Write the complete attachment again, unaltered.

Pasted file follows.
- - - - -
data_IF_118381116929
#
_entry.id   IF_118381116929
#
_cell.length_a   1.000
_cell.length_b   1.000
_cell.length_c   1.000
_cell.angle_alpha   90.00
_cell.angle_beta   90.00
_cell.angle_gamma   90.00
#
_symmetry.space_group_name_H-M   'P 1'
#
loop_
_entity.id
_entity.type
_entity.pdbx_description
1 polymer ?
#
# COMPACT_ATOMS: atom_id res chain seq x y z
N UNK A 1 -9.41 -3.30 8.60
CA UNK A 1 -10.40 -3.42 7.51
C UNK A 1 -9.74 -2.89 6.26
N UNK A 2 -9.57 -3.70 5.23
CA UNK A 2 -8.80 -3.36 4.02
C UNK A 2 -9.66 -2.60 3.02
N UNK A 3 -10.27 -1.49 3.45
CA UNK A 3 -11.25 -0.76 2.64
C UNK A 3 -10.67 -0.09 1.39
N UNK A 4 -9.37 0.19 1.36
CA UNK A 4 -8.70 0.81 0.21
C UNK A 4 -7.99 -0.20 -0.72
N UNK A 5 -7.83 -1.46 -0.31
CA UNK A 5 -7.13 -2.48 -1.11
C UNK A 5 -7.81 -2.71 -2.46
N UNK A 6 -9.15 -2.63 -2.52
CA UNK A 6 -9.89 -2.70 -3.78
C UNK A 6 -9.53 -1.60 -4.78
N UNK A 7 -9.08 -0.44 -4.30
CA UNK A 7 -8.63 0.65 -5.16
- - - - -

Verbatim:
data_IF_118381116929
#
_entry.id   IF_118381116929
#
_cell.length_a   1.000
_cell.length_b   1.000
_cell.length_c   1.000
_cell.angle_alpha   90.00
_cell.angle_beta   90.00
_cell.angle_gamma   90.00
#
_symmetry.space_group_name_H-M   'P 1'
#
loop_
_entity.id
_entity.type
_entity.pdbx_description
1 polymer ?
#
# COMPACT_ATOMS: atom_id res chain seq x y z
N UNK A 1 -9.41 -3.30 8.60
CA UNK A 1 -10.40 -3.42 7.51
C UNK A 1 -9.74 -2.89 6.26
N UNK A 2 -9.57 -3.70 5.23
CA UNK A 2 -8.80 -3.36 4.02
C UNK A 2 -9.66 -2.60 3.02
N UNK A 3 -10.27 -1.49 3.45
CA UNK A 3 -11.25 -0.76 2.64
C UNK A 3 -10.67 -0.09 1.39
N UNK A 4 -9.37 0.19 1.36
CA UNK A 4 -8.70 0.81 0.21
C UNK A 4 -7.99 -0.20 -0.72
N UNK A 5 -7.83 -1.46 -0.31
CA UNK A 5 -7.13 -2.48 -1.11
C UNK A 5 -7.81 -2.71 -2.46
N UNK A 6 -9.15 -2.63 -2.52
CA UNK A 6 -9.89 -2.70 -3.78
C UNK A 6 -9.53 -1.60 -4.78
N UNK A 7 -9.08 -0.44 -4.30
CA UNK A 7 -8.63 0.65 -5.16